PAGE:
In the decade since private-equity firm Blackstone Group LP (BX) became a public company, founder and CEO Stephen Schwarzman has raked in about $44 million a year on average in annual compensation -- roughly three times the average for CEOs in the Standard & Poor's 500 Index of large U.S. stocks.
Last year, Schwarzman got $125.5 million in annual compensation, based on an annual report published last week. That's 54 times the New York Lotto's latest jackpot.
But in terms of delivering for Blackstone's shareholders, Schwarzman has been mediocre. Slightly worse than mediocre, in fact.
Since Blackstone's IPO in June 2007, the company has produced a total return for shareholders of about 110%, including stock-price gains and dividends, according to the New York-based company's website. That's below the 125% for the S&P 500 over that period; if Blackstone were among the index's 500 members, it would rank 310th.
The returns also pale in comparison with other big financial firms run by longtime CEOs. Action Alerts Plus holding JPMorgan Chase & Co. (JPM) , whose CEO Jamie Dimon made $23 million last year, has produced returns of 202% over the period. Berkshire Hathaway Inc. (BRK.A) has generated 182% annually for shareholders, even though CEO Warren Buffett -- a multibillionaire thanks to blockbuster growth in the value of his stock -- takes home less than $500,000 a year.
And BlackRock Inc. (BLK) , the money-management firm that got startup funding from Blackstone in the late 1980s, has returned about 345%, more than quadrupling shareholders' money over the period. CEO Larry Fink made $25.5 million last year.
The analysis shows that Schwarzman, considered a titan of finance and a leader in the private-equity business of using borrowed money to buy companies in hopes of selling them later at a profit, is a failure when it comes to producing market-beating returns for his company's shareholders.
Based on Blackstone's relative performance, Schwarzman's pay is "slightly on the egregious side," said Hank Higdon, vice chairman at recruiting firm RSR Partners in New York.
A Blackstone spokesman declined to comment.
The irony is that Schwarzman himself is Blackstone's biggest shareholder, with a 47% stake as of Feb. 22.
Due to his substantial stake in the company, he shares in dividend payouts along with other shareholders. Last year, the amount totaled about $660 million, based on his ownership of 232 million Blackstone partnership units -- similar to a common share -- and a dividend payout of $2.85 per unit. But that's income, not compensation.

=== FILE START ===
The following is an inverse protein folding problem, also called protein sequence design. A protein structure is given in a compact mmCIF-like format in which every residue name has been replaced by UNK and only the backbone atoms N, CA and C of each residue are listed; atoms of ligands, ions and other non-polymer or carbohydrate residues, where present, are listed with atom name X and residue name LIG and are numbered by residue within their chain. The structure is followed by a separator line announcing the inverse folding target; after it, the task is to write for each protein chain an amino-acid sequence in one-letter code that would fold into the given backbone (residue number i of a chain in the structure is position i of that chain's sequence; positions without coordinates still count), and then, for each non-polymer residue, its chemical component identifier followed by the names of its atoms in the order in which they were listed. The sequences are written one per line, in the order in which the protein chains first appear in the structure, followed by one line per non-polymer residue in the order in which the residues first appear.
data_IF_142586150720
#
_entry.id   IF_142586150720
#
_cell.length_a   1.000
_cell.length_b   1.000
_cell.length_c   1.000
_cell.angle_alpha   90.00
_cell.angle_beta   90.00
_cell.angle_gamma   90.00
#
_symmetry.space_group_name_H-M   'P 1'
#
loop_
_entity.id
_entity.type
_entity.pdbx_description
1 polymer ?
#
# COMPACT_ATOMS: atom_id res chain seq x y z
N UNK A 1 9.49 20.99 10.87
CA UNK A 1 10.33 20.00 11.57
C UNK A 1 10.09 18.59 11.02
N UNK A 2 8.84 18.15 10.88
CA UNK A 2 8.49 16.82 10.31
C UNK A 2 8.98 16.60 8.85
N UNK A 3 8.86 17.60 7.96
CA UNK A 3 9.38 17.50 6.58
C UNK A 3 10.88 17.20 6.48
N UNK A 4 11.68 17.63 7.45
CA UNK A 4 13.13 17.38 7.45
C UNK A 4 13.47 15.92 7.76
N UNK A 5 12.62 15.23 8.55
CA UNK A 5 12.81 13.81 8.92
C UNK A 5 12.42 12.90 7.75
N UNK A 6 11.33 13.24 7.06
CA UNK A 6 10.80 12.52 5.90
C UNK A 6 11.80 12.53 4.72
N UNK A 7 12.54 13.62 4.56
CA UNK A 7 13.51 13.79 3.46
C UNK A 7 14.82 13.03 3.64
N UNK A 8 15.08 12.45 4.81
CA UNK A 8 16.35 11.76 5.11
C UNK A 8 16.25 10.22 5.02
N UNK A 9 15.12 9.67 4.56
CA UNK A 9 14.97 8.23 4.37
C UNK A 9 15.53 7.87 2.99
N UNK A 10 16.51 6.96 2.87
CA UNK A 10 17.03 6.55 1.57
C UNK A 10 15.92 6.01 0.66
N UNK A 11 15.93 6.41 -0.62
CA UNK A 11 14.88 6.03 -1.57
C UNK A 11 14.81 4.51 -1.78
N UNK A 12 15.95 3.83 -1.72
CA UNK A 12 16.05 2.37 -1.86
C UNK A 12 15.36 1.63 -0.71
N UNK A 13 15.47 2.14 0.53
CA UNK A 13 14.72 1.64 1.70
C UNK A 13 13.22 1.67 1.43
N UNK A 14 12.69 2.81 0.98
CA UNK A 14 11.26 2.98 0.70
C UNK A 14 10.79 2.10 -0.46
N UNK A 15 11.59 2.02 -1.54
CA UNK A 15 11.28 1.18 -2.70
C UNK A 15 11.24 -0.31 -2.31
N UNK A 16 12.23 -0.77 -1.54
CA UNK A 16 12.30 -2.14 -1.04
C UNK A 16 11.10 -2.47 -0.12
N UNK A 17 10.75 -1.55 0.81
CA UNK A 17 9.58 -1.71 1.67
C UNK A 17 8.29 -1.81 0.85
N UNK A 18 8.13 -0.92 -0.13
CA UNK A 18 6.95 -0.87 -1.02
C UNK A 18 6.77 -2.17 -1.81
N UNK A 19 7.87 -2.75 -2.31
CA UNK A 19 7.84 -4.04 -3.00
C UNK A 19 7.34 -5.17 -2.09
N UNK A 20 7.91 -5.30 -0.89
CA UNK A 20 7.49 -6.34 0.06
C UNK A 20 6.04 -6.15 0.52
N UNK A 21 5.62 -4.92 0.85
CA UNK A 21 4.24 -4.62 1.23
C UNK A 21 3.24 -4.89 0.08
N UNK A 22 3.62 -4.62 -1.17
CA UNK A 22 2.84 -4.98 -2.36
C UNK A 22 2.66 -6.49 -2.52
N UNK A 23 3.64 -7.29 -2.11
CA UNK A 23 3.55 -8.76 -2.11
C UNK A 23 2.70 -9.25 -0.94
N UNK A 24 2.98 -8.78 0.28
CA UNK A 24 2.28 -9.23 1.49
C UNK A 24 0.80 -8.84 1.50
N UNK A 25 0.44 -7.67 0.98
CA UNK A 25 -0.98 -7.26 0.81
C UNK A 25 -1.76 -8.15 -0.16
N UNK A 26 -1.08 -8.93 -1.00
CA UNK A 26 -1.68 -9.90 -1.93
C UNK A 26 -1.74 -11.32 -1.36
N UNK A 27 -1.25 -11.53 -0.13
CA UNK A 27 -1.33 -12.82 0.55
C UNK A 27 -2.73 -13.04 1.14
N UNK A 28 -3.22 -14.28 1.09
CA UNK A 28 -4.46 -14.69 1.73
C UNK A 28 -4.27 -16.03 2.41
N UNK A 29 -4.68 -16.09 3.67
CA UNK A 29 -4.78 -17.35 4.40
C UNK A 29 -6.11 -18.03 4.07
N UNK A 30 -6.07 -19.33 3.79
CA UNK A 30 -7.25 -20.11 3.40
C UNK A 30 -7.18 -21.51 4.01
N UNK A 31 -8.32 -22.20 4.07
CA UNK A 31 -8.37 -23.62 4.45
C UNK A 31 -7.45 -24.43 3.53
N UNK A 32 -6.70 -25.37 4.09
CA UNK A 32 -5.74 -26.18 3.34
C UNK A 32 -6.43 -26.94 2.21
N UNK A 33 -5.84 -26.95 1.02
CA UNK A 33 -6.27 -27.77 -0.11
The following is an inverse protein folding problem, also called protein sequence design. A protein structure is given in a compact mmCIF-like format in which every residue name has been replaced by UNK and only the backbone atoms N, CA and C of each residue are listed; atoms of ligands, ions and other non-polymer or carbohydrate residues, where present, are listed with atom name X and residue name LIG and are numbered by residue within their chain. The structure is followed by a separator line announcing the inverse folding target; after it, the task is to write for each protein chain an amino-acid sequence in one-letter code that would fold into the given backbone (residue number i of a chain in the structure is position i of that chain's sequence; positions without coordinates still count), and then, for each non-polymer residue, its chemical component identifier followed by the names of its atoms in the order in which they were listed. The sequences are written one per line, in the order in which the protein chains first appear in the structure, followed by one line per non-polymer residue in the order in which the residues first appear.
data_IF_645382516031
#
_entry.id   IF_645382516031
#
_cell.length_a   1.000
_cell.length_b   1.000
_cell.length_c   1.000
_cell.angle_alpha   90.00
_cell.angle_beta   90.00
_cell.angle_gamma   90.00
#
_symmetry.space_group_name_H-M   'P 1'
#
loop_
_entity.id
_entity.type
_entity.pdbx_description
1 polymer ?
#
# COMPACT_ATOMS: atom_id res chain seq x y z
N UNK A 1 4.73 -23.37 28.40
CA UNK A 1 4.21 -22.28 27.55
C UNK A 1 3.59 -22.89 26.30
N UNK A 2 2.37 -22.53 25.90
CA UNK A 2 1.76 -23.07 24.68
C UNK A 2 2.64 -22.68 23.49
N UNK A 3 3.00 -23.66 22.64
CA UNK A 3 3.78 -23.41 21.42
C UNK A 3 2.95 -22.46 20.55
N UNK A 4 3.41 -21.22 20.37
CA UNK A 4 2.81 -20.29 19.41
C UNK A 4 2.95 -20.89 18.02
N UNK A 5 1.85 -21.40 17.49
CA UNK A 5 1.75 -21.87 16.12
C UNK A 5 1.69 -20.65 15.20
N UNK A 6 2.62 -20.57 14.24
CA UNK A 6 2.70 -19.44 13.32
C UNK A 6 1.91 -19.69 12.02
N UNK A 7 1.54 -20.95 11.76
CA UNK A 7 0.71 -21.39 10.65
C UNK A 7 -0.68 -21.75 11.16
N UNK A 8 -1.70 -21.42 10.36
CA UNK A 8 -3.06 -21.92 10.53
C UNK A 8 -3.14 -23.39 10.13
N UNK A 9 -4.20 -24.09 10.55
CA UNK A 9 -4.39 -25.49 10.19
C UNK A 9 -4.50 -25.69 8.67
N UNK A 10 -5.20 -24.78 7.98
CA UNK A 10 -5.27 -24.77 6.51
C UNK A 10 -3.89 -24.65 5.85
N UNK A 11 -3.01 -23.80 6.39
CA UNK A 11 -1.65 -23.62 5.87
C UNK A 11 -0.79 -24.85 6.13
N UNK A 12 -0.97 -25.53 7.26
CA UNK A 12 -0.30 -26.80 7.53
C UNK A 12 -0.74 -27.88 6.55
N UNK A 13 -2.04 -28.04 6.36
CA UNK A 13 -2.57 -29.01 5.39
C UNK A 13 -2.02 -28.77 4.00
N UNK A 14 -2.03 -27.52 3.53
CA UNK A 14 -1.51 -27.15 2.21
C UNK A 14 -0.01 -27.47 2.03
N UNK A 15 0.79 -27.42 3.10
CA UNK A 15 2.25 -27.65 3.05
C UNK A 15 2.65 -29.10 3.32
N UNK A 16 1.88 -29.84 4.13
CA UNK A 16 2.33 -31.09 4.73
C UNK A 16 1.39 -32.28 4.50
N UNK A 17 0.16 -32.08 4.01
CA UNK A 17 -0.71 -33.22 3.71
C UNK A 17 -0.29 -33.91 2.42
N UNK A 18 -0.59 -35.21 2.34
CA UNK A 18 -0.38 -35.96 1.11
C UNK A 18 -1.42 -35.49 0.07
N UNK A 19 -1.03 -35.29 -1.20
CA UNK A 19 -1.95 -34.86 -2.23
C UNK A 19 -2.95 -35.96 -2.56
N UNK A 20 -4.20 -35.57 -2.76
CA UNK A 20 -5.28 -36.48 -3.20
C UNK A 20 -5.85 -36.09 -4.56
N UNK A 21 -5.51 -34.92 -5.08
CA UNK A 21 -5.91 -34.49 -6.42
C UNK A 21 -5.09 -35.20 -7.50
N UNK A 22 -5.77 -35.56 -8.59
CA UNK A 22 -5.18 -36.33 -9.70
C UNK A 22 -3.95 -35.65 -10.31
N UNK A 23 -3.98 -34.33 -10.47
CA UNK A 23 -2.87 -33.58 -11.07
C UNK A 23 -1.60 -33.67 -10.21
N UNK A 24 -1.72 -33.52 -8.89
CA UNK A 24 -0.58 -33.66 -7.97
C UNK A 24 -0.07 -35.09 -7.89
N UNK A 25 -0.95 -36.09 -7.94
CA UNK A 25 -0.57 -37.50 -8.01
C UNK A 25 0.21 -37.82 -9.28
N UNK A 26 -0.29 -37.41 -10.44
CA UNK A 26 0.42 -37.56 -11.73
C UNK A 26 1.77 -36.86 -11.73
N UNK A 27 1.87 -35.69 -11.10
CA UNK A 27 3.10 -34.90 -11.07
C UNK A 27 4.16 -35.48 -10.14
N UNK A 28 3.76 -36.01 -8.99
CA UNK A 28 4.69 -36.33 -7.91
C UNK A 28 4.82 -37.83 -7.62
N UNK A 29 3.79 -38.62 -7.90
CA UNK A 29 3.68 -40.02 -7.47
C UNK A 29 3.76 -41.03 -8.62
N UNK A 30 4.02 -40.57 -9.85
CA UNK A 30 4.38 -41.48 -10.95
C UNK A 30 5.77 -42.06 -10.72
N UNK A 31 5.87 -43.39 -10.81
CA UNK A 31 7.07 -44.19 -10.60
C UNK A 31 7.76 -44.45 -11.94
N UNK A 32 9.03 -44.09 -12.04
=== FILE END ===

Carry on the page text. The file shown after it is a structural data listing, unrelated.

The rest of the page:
Because most of his annual pay package comes from incentive fees linked to the performance of Blackstone's private funds, he gets paid - a lot - even if the company turns in an anemic stock performance.
Schwarzman is frequently interviewed as an expert on finance and economics on channels like CNBC and honored on panels at the World Economic Forum's annual meeting in Davos, Switzerland. He briefly led President Donald Trump's Strategic and Policy Forum, a group of business leaders including Dimon, Fink and the CEOs of General Motors Co. (GM) , Walt Disney Co. (DIS) and IBM Corp. (IBM) , until the panel dissolved last year amid public outcry over the president's response to a fatal attack by an alleged white supremacist in Charlottesville, Virginia.
Blackstone has been remarkably successful at raising private funds to buy companies and make investments in real estate, power plants and infrastructure. Last year, the company had $108 billion of capital inflows, more than rival private-equity firms Apollo Global Management (APO) , KKR & Co. (KKR) and Carlyle Group (CG) combined.
Unlike most publicly-traded companies, Blackstone has no independent compensation committee of board members who aren't also executives, according to the company's annual report. Instead, compensation is determined by Schwarzman, with input from Hamilton "Tony" James, who until recently served as president and second-in-command, according to the report.
Schwarzman's pay package last year consisted of a $350,000 salary and $125.5 million of "other compensation," including "carried interest" and incentive fees linked to Blackstone's private funds.
Blackstone posted a pre-tax profit of $4.11 billion last year. Had Schwarzman's share of the fees gone to the company instead, the pre-tax profit would have ostensibly been 3% higher.
Schwarzman has complained to investors as recently as December that Blackstone's stock price isn't valued as highly as it should be. The share price trades at 11 times estimated earnings per share over the coming year, compared with 19% for the S&P 500. Even Janus Henderson Group (JHG) , a big money manager that recorded net capital outflows last year of $3 billion, has a higher stock multiple of 12.
Yet Schwarzman's complaining hasn't helped much.
Blackstone shares climbed 18% last year, trailing the 19% gain in the S&P 500.
Below average, again.